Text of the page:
Launch of NASA’s OSIRIS-REx on September 8, 2016 from Cape Canaveral Air Force Station, FL as seen from VAB roof. Credit: J.Sekora/SEKORAPHOTO

Watch for Ken’s continuing OSIRIS-REx mission and launch reporting from on site at the Kennedy Space Center and Cape Canaveral Air Force Station, FL.

Stay tuned here for Ken’s continuing Earth and planetary science and human spaceflight news.

Ken Kremer

NASA’s OSIRIS-Rex asteroid sampling spacecraft streaks to orbit on September 8, 2016 from Cape Canaveral Air Force Station, FL as seen from Playalinda Beach.  Credit: Jillian Laudick
NASA’s OSIRIS-Rex asteroid sampling spacecraft streaks to orbit on September 8, 2016 from Cape Canaveral Air Force Station, FL as seen from Playalinda Beach. Credit: Jillian Laudick
Liftoff of NASA’s Origins, Spectral Interpretation, Resource Identification, Security-Regolith Explorer, or OSIRIS-Rex asteroid sampling spacecraft on September 8, 2016 from Cape Canaveral Air Force Station, FL.  Credit: Ken Kremer/kenkremer.com
Liftoff of NASA’s Origins, Spectral Interpretation, Resource Identification, Security-Regolith Explorer, or OSIRIS-Rex asteroid sampling spacecraft on September 8, 2016 from Cape Canaveral Air Force Station, FL. Credit: Ken Kremer/kenkremer.com
A United Launch Alliance Atlas V rocket lifts off from Space Launch Complex 41 at Cape Canaveral Air Force Station carrying NASA’s Origins, Spectral Interpretation, Resource Identification, Security-Regolith Explorer, or OSIRIS-REx spacecraft on the first U.S. mission to sample an asteroid, retrieve at least two ounces of surface material and return it to Earth for study.  Liftoff was at 7:05 p.m. EDT on September 8, 2016.  Credit: Ken Kremer/kenkremer.com
A United Launch Alliance Atlas V rocket lifts off from Space Launch Complex 41 at Cape Canaveral Air Force Station carrying NASA’s Origins, Spectral Interpretation, Resource Identification, Security-Regolith Explorer, or OSIRIS-REx spacecraft on the first U.S. mission to sample an asteroid, retrieve at least two ounces of surface material and return it to Earth for study. Liftoff was at 7:05 p.m. EDT on September 8, 2016. Credit: Ken Kremer/kenkremer.com
View of science instrument suite and TAGSAM robotic sample return arm on NASA’s OSIRIS-REx asteroid sampling spacecraft inside the Payloads Hazardous Servicing Facility at NASA's Kennedy Space Center.  Probe is slated for Sep. 8, 2016 launch to asteroid Bennu from Cape Canaveral Air Force Station, FL.  Credit: Ken Kremer/kenkremer.com
View of science instrument suite and TAGSAM robotic sample return arm on NASA’s OSIRIS-REx asteroid sampling spacecraft inside the Payloads Hazardous Servicing Facility at NASA’s Kennedy Space Center. Probe is slated for Sep. 8, 2016 launch to asteroid Bennu from Cape Canaveral Air Force Station, FL. Credit: Ken Kremer/kenkremer.com

NASA’s OSIRIS-REx Asteroid Sampling Probe Assembled at Florida Launch Base for Sep. 8 Blastoff — Cleanroom Photos

NASA’s OSIRIS-Rex asteroid sampling spacecraft inside the Payloads Hazardous Servicing Facility high bay at NASA's Kennedy Space Center  is being processed for Sep. 8, 2016 launch to asteroid Bennu from Cape Canaveral, FL.  Credit: Ken Kremer/kenkremer.com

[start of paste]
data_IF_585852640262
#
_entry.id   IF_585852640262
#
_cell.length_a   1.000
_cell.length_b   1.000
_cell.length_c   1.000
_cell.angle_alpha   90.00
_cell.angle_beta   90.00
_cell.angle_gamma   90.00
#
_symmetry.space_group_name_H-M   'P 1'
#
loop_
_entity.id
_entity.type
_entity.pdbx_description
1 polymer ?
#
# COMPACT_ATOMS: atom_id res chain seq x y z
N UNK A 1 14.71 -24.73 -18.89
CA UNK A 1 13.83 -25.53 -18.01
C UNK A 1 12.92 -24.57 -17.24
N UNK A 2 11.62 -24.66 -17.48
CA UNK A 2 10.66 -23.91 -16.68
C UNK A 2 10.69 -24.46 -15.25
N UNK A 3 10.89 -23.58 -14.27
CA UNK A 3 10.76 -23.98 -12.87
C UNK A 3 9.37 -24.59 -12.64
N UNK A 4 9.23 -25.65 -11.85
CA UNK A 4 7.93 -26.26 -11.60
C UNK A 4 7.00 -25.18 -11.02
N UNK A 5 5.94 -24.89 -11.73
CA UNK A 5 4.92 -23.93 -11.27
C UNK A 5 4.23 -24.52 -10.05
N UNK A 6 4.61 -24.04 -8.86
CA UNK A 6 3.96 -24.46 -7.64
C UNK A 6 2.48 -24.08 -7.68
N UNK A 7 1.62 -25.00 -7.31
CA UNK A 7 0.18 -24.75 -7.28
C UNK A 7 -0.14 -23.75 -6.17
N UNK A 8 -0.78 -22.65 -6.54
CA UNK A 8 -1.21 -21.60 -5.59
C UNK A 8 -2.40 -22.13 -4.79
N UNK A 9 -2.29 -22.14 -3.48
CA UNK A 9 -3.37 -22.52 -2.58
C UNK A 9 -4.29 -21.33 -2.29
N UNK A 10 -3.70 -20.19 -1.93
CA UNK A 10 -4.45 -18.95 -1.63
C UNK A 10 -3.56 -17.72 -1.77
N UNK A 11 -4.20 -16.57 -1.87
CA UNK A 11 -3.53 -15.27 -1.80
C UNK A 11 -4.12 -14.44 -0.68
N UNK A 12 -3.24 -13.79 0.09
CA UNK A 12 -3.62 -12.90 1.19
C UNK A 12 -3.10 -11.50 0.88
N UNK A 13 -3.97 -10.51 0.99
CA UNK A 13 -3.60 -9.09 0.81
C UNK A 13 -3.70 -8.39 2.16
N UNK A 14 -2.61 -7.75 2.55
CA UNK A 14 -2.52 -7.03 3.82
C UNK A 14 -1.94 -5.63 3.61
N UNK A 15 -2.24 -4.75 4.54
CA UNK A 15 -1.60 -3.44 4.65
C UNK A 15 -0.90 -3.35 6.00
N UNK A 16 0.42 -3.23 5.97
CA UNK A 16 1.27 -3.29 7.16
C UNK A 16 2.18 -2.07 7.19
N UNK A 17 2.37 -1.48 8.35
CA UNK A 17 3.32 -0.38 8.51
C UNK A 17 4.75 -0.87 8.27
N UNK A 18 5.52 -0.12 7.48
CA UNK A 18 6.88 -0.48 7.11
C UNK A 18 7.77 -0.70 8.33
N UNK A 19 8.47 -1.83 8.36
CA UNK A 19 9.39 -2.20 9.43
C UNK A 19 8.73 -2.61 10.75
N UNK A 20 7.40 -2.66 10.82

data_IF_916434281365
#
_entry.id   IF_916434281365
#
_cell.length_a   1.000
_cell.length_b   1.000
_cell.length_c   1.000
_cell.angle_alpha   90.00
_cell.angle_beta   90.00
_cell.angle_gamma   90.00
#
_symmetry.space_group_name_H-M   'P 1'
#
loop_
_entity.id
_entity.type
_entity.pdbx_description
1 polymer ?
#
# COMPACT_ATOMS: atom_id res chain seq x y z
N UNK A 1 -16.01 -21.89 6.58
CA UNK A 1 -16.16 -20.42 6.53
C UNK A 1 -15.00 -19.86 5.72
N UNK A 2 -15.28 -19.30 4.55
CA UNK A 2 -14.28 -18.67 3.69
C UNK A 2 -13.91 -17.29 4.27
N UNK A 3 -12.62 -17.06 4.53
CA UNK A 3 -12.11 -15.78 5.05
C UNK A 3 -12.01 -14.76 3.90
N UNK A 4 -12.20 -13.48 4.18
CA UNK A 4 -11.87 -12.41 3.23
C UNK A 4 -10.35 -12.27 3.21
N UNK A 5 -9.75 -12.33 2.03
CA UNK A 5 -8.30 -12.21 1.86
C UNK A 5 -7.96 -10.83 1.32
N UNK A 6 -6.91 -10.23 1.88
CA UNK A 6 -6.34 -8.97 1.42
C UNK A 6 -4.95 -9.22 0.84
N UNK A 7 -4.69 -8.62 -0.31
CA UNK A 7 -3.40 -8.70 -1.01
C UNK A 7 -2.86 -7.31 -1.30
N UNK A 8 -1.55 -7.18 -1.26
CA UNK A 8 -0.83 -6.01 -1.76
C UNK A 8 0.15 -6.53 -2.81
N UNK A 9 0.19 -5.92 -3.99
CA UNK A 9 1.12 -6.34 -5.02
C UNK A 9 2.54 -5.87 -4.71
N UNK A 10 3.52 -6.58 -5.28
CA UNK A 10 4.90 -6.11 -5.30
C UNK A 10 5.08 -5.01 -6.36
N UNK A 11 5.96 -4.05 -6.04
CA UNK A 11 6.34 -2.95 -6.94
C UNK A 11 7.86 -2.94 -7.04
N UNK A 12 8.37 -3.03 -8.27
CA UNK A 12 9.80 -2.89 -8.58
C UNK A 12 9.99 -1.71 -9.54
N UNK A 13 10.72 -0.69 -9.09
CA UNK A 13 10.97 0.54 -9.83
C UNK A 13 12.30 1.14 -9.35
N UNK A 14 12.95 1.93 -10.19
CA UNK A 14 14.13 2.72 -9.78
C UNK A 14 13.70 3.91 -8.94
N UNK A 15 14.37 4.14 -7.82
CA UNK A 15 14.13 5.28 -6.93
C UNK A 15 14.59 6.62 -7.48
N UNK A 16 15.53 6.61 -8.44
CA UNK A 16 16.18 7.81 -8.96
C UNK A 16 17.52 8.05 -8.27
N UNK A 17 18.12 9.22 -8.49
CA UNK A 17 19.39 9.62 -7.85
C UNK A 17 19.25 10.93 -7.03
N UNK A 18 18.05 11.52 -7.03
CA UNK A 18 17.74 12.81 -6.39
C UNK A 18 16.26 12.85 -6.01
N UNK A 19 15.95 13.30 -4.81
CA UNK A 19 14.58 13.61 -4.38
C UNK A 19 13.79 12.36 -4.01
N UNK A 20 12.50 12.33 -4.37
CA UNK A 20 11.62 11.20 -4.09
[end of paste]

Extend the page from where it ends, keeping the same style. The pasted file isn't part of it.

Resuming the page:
NASA’s OSIRIS-REx asteroid sampling spacecraft, return capsule and payload fairings inside the Payloads Hazardous Servicing Facility high bay at NASA’s Kennedy Space Center is being processed for Sep. 8, 2016 launch to asteroid Bennu from Cape Canaveral, FL. Credit: Ken Kremer/kenkremer.com

KENNEDY SPACE CENTER, FL – OSIRIS-Rex, the first American sponsored probe aimed at retrieving “pristine materials” from the surface of an asteroid and returning them to Earth has been fully assembled at its Florida launch base and is ready to blastoff ten days from today on Sep. 8. It’s a groundbreaking mission that could inform us about astrobiology and the ‘Origin of Life.’

“We are interested in that material because it is a time capsule from the earliest stages of solar system formation,” said Dante Lauretta, principal investigator for OSIRIS-REx at the University of Arizona, Tucson, in an interview with Universe Today beside the completed spacecraft inside the Payloads Hazardous Servicing Facility, or PHSF, clean room processing facility at NASA’s Kennedy Space Center in Florida.

With virtually all prelaunch processing complete, leading members of the science, engineering and launch team including Lauretta met with several members of the media, including Universe Today, inside the clean room for a last and exclusive up-close look and briefing with the one-of-its-kind $800 million Asteroid sampling probe last week.

NASA’s Origins, Spectral Interpretation, Resource Identification, Security – Regolith Explorer (OSIRIS-REx) spacecraft will launch from Space Launch Complex 41 at Cape Canaveral Air Force Station on a United Launch Alliance Atlas V rocket on September 8 at 7:05 p.m. EDT.

OSIRIS-REx goal is to fly on a roundtrip seven-year journey to the near-Earth asteroid target named Bennu and back. 101955 Bennu is a near Earth asteroid and was selected specifically because it is a carbon-rich asteroid.

While orbiting Bennu it will move in close and snatch pristine soil samples containing organic materials from the surface using the TAGSAM collection dish, and bring them back to Earth for study by researchers using all of the most sophisticated science instruments available to humankind.